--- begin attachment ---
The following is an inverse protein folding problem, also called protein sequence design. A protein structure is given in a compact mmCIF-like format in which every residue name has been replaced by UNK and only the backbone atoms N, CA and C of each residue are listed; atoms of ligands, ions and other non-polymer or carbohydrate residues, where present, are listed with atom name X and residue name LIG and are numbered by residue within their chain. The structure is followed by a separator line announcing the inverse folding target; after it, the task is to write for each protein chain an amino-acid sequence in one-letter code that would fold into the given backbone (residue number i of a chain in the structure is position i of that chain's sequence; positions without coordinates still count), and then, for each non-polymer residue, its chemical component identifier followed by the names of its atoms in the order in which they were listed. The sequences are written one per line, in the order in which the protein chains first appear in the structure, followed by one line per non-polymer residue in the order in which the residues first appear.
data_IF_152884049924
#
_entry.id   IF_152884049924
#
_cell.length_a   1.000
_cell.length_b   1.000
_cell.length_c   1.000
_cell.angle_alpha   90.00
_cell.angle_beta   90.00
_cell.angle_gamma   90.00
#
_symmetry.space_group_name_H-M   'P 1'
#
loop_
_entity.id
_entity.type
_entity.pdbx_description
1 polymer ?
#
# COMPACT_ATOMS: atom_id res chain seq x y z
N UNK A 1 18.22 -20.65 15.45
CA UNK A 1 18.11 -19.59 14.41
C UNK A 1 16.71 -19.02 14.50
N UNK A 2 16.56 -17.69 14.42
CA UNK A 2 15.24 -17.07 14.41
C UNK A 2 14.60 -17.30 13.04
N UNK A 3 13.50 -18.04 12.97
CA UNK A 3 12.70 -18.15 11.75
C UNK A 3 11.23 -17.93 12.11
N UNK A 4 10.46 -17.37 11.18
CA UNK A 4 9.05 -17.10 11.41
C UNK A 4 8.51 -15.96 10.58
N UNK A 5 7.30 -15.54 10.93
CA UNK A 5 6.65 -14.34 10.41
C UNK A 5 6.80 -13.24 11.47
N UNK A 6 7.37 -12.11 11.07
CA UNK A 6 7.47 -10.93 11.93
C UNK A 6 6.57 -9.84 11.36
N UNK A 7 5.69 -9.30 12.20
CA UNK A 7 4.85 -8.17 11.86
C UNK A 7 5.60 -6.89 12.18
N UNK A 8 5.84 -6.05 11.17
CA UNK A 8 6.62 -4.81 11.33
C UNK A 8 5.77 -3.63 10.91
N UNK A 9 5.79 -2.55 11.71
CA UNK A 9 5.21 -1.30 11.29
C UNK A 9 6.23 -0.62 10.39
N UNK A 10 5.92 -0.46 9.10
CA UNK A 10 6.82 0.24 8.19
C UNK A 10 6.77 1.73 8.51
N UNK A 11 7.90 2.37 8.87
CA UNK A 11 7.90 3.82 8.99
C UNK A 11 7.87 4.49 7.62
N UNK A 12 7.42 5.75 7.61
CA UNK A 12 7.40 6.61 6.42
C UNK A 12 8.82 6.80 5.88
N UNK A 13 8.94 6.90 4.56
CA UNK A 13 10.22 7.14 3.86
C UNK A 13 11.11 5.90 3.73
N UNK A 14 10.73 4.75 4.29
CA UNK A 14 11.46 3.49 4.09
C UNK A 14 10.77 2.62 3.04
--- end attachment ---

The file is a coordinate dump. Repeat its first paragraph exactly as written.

The following is an inverse protein folding problem, also called protein sequence design. A protein structure is given in a compact mmCIF-like format in which every residue name has been replaced by UNK and only the backbone atoms N, CA and C of each residue are listed; atoms of ligands, ions and other non-polymer or carbohydrate residues, where present, are listed with atom name X and residue name LIG and are numbered by residue within their chain. The structure is followed by a separator line announcing the inverse folding target; after it, the task is to write for each protein chain an amino-acid sequence in one-letter code that would fold into the given backbone (residue number i of a chain in the structure is position i of that chain's sequence; positions without coordinates still count), and then, for each non-polymer residue, its chemical component identifier followed by the names of its atoms in the order in which they were listed. The sequences are written one per line, in the order in which the protein chains first appear in the structure, followed by one line per non-polymer residue in the order in which the residues first appear.